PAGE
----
Friday, 18 April 2014

On Caravaggio As (Like Duchamp) An Artist of Time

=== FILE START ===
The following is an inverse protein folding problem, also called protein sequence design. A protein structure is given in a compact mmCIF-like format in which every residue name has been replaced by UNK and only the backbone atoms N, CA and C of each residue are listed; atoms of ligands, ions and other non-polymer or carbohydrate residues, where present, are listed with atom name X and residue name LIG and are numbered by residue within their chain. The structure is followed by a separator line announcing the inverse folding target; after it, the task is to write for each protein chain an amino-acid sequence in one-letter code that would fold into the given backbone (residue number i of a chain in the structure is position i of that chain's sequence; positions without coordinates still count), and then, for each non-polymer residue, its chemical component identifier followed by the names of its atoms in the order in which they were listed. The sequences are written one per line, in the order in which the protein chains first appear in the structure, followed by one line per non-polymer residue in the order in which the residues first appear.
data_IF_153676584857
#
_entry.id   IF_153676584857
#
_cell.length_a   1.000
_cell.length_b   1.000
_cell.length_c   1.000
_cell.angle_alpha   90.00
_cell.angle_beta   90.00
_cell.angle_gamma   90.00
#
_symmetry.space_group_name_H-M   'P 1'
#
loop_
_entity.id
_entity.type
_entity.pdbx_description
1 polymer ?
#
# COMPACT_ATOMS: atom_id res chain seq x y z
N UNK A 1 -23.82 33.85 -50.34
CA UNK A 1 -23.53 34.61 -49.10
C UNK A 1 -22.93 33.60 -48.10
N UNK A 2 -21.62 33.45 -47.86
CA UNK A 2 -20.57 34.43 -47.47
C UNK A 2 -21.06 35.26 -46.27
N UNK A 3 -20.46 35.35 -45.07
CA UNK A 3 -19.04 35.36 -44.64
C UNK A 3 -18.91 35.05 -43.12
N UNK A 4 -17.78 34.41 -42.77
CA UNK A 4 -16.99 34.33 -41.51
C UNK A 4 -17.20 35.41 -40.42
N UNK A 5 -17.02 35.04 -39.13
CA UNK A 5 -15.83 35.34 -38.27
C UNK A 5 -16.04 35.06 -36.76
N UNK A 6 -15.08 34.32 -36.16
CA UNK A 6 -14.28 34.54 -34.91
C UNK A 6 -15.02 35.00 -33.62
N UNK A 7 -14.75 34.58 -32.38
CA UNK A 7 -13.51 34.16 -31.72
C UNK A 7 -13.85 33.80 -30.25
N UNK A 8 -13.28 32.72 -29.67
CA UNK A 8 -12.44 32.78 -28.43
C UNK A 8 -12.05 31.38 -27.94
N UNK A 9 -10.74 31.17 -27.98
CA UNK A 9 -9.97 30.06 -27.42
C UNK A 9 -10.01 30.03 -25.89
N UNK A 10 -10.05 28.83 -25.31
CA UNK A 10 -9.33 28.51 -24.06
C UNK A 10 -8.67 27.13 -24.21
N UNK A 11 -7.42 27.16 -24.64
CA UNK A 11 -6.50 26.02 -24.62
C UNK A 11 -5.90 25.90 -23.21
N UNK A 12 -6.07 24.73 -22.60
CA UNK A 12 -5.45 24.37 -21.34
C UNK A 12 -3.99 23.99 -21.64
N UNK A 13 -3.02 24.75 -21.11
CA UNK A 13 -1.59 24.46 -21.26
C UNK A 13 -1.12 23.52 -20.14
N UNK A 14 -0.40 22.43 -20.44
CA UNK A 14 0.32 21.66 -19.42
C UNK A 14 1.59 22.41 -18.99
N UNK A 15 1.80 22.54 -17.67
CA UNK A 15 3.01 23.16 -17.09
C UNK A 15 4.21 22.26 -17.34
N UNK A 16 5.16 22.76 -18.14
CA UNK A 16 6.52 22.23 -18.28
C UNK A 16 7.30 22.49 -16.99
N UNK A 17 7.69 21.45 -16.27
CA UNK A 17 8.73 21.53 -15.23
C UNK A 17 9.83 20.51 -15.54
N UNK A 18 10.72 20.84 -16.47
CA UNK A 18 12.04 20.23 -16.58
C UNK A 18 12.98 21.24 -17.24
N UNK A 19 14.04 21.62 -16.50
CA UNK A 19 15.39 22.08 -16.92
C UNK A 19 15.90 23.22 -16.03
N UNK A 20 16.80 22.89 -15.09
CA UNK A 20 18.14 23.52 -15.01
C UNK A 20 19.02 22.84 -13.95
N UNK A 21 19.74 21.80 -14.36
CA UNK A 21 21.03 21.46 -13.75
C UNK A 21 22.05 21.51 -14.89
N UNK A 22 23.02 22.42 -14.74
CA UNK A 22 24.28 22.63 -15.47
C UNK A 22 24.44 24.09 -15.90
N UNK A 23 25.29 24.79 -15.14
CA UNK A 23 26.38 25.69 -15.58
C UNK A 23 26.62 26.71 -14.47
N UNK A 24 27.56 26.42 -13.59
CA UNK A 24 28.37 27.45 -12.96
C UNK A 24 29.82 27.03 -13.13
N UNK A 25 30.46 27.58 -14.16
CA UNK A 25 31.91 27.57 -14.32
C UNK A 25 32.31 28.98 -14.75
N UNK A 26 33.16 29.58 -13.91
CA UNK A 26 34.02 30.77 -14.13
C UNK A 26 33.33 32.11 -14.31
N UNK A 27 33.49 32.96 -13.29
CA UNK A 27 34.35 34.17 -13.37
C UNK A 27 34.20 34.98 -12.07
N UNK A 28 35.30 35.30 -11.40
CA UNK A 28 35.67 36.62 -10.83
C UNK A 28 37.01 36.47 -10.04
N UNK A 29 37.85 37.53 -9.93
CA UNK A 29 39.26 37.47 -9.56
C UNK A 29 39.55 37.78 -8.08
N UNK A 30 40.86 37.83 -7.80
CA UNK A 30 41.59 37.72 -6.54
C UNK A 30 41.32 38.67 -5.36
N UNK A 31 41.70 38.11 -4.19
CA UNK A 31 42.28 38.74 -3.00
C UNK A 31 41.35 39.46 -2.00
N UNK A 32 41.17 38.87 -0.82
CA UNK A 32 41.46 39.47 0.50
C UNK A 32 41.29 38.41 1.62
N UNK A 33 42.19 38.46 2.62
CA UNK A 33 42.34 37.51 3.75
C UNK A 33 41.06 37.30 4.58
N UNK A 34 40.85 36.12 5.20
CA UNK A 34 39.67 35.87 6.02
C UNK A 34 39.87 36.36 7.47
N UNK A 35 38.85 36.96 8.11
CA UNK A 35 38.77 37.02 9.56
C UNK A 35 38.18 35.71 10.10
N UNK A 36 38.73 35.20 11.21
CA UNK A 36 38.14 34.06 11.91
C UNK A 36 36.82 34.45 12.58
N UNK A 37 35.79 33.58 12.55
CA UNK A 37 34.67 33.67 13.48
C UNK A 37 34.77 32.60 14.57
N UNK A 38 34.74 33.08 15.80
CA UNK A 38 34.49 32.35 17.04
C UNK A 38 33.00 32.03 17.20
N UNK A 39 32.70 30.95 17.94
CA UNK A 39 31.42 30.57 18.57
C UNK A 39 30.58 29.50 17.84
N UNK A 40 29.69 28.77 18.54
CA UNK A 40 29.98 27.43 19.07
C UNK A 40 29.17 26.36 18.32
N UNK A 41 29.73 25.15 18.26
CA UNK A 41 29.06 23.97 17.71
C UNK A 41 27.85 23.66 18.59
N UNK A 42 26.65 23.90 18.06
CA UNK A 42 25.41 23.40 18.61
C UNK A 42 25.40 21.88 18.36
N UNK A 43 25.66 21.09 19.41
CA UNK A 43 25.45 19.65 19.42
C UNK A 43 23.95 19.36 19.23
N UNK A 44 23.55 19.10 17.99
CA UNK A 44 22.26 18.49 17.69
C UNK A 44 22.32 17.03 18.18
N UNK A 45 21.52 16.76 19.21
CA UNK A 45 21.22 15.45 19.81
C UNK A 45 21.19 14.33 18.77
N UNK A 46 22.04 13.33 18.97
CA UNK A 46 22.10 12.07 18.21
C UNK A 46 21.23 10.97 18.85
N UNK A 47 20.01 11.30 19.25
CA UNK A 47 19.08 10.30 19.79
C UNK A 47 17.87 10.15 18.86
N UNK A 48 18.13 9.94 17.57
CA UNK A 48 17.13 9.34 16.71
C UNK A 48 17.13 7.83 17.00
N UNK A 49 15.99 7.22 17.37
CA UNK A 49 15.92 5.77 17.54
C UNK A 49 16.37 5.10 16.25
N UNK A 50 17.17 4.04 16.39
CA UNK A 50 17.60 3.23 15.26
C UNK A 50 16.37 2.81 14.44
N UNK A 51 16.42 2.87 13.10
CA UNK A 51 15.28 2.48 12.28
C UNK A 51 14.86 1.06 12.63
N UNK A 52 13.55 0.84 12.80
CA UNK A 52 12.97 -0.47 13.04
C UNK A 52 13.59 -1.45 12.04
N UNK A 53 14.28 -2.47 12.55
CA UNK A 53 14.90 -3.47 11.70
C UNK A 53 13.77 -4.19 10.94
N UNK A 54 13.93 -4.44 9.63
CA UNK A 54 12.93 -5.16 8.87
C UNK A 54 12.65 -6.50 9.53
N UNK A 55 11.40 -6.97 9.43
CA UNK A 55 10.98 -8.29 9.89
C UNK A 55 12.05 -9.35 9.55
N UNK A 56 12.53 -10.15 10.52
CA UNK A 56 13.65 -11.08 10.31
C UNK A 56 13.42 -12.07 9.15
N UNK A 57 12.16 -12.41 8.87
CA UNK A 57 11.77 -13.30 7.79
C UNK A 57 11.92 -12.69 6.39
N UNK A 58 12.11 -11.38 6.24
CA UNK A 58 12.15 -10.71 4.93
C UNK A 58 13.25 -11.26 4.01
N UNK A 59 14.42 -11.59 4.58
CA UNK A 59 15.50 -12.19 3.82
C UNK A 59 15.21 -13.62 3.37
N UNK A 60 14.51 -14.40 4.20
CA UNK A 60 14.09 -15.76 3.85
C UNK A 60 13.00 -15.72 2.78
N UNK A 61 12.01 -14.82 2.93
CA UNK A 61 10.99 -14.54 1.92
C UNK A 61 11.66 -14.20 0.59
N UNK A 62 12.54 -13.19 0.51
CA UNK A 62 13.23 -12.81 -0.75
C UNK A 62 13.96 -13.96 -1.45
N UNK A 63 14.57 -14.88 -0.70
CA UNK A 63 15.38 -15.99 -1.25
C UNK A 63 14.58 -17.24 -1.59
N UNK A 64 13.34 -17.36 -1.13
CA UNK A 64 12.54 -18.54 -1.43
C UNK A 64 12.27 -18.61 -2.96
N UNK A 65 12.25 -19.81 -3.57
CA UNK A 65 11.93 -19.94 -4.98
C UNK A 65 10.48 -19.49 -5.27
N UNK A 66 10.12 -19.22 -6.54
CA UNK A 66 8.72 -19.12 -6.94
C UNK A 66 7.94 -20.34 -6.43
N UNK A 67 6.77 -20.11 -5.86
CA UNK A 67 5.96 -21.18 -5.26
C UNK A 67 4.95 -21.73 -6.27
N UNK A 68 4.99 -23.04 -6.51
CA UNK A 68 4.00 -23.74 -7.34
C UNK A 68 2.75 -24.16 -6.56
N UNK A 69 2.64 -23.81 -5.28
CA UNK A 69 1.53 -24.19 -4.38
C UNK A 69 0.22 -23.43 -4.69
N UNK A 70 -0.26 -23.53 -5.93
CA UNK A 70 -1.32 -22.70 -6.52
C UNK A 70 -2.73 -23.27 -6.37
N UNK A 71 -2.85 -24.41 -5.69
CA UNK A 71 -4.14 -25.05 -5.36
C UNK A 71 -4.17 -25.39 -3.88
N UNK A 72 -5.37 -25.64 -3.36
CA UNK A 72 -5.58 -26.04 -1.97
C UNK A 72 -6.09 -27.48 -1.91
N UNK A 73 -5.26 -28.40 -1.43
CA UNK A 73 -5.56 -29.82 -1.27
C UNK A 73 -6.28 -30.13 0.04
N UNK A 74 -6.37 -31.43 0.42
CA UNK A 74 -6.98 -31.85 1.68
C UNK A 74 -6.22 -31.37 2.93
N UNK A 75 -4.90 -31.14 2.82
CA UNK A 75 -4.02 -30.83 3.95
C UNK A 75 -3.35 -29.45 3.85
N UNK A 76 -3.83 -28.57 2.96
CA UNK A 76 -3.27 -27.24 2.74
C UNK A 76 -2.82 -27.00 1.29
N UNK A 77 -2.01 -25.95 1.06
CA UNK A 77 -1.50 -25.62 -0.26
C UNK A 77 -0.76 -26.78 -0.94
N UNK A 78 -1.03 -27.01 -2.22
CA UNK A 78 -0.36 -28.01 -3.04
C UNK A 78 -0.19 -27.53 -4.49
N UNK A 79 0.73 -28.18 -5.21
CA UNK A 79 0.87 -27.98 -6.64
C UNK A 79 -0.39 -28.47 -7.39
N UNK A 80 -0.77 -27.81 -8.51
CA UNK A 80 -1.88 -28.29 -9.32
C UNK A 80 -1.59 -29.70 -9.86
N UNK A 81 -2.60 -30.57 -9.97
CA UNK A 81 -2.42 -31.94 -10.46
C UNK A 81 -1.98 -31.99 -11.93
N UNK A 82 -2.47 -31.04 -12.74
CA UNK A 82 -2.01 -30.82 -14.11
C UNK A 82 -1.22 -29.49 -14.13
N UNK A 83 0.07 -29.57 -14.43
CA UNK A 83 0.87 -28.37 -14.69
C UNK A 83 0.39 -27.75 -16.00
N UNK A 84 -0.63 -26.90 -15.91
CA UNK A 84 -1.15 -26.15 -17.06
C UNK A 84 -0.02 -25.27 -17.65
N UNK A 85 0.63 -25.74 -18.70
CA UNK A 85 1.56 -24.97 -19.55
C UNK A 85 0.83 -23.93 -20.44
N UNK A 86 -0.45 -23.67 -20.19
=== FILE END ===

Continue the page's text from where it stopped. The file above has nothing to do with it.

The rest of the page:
The narrator of my novel is an obsessive-compulsive guy named Isaac. Among a few other quirks, he is a devoted admirer of the Italian pre-Baroque painter Michelangelo Merisi da Caravaggio, now known most commonly just as Caravaggio, which is where he was from. Caravaggio was a master of chiaroscuro, painting which relies upon a strong contrast between light and dark. He arguably moved art toward modernity in a couple of ways, one of which is illustrated in this (c. 1595) painting, Boy Bitten By A Lizard. In an excellent little book on Caravaggio, Lambert (2000, p. 32) wrote of this painting that it "is a revolution in itself, marking the advent of the instantaneous in painting" (though also noting its inspiration in Sofonisba Anguissola's c. 1554 drawing Portrait of Her Son Asdrubale Bitten by a Crayfish, drawn for the more famous Michelangelo). This focus on time in painting allows us, perhaps, to draw a direct line between Caravaggio and Marcel Duchamp, whose (1912) Nude Descending A Staircase #2 deconstructed time into instantaneous pieces and then put them back together again. [On time and Duchamp, see also this post and this post.]

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